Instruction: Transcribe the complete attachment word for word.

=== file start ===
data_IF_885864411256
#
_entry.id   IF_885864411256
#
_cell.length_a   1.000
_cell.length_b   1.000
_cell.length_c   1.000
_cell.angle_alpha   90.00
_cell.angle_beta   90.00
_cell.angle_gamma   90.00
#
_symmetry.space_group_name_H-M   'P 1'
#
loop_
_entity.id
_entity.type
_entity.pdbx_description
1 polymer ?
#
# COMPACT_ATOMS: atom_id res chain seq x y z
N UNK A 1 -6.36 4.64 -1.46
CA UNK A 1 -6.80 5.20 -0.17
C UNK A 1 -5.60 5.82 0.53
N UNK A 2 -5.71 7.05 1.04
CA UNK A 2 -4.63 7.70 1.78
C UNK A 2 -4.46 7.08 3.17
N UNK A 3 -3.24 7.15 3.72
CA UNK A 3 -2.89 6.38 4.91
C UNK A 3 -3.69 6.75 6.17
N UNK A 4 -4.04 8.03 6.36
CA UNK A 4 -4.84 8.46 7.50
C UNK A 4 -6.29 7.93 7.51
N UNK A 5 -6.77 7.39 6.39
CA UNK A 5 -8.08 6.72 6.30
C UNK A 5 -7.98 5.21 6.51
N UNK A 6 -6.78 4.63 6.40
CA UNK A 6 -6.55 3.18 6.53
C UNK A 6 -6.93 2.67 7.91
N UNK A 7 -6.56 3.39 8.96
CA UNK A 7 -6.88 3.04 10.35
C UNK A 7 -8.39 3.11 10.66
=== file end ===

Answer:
data_IF_885864411256
#
_entry.id   IF_885864411256
#
_cell.length_a   1.000
_cell.length_b   1.000
_cell.length_c   1.000
_cell.angle_alpha   90.00
_cell.angle_beta   90.00
_cell.angle_gamma   90.00
#
_symmetry.space_group_name_H-M   'P 1'
#
loop_
_entity.id
_entity.type
_entity.pdbx_description
1 polymer ?
#
# COMPACT_ATOMS: atom_id res chain seq x y z
N UNK A 1 -6.36 4.64 -1.46
CA UNK A 1 -6.80 5.20 -0.17
C UNK A 1 -5.60 5.82 0.53
N UNK A 2 -5.71 7.05 1.04
CA UNK A 2 -4.63 7.70 1.78
C UNK A 2 -4.46 7.08 3.17
N UNK A 3 -3.24 7.15 3.72
CA UNK A 3 -2.89 6.38 4.91
C UNK A 3 -3.69 6.75 6.17
N UNK A 4 -4.04 8.03 6.36
CA UNK A 4 -4.84 8.46 7.50
C UNK A 4 -6.29 7.93 7.51
N UNK A 5 -6.77 7.39 6.39
CA UNK A 5 -8.08 6.72 6.30
C UNK A 5 -7.98 5.21 6.51
N UNK A 6 -6.78 4.63 6.40
CA UNK A 6 -6.55 3.18 6.53
C UNK A 6 -6.93 2.67 7.91
N UNK A 7 -6.56 3.39 8.96
CA UNK A 7 -6.88 3.04 10.35
C UNK A 7 -8.39 3.11 10.66